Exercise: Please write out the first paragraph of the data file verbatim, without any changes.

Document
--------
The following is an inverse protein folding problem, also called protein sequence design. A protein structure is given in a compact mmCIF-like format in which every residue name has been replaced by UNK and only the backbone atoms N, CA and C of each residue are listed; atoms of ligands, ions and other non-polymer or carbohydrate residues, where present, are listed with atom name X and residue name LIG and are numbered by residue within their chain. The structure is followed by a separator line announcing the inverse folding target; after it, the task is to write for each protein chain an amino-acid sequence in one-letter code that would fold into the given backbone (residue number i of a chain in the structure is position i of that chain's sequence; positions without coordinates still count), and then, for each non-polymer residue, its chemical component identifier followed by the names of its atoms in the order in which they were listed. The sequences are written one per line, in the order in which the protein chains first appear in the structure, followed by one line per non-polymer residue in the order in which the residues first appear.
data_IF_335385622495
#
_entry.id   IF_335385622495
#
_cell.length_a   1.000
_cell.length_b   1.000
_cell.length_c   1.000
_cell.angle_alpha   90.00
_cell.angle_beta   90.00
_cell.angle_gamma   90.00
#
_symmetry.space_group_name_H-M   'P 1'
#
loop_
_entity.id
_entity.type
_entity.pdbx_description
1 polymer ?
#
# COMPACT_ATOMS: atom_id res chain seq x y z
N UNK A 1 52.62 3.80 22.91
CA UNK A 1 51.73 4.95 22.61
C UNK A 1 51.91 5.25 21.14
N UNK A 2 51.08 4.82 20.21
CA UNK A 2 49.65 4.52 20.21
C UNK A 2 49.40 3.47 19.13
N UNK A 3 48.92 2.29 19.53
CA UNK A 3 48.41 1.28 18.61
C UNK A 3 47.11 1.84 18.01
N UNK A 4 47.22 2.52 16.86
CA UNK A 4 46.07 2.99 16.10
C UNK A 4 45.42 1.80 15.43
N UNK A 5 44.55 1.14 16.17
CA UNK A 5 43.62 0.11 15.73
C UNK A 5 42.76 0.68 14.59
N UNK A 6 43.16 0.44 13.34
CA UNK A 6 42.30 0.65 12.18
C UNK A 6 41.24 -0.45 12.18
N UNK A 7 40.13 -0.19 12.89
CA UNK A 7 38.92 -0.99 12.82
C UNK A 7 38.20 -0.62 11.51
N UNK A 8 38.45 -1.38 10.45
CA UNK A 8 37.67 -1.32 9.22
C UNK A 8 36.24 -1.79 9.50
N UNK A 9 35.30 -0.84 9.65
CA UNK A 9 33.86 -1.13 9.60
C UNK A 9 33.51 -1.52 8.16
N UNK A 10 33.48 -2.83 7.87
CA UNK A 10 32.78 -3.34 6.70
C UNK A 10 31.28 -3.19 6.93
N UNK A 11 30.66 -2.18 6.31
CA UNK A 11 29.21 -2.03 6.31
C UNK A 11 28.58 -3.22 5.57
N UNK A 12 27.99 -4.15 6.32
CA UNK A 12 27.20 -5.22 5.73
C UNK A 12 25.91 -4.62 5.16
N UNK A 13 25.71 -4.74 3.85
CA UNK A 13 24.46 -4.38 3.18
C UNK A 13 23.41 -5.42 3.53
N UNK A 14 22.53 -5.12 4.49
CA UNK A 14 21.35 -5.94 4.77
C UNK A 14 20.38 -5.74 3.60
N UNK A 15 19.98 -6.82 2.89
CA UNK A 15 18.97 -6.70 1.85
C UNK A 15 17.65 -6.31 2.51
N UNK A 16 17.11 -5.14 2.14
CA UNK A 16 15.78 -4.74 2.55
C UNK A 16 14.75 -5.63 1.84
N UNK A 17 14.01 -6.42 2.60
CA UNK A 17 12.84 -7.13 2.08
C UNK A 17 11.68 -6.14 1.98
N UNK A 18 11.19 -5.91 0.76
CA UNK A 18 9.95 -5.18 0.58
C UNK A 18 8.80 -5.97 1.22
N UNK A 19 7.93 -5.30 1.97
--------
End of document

The following is an inverse protein folding problem, also called protein sequence design. A protein structure is given in a compact mmCIF-like format in which every residue name has been replaced by UNK and only the backbone atoms N, CA and C of each residue are listed; atoms of ligands, ions and other non-polymer or carbohydrate residues, where present, are listed with atom name X and residue name LIG and are numbered by residue within their chain. The structure is followed by a separator line announcing the inverse folding target; after it, the task is to write for each protein chain an amino-acid sequence in one-letter code that would fold into the given backbone (residue number i of a chain in the structure is position i of that chain's sequence; positions without coordinates still count), and then, for each non-polymer residue, its chemical component identifier followed by the names of its atoms in the order in which they were listed. The sequences are written one per line, in the order in which the protein chains first appear in the structure, followed by one line per non-polymer residue in the order in which the residues first appear.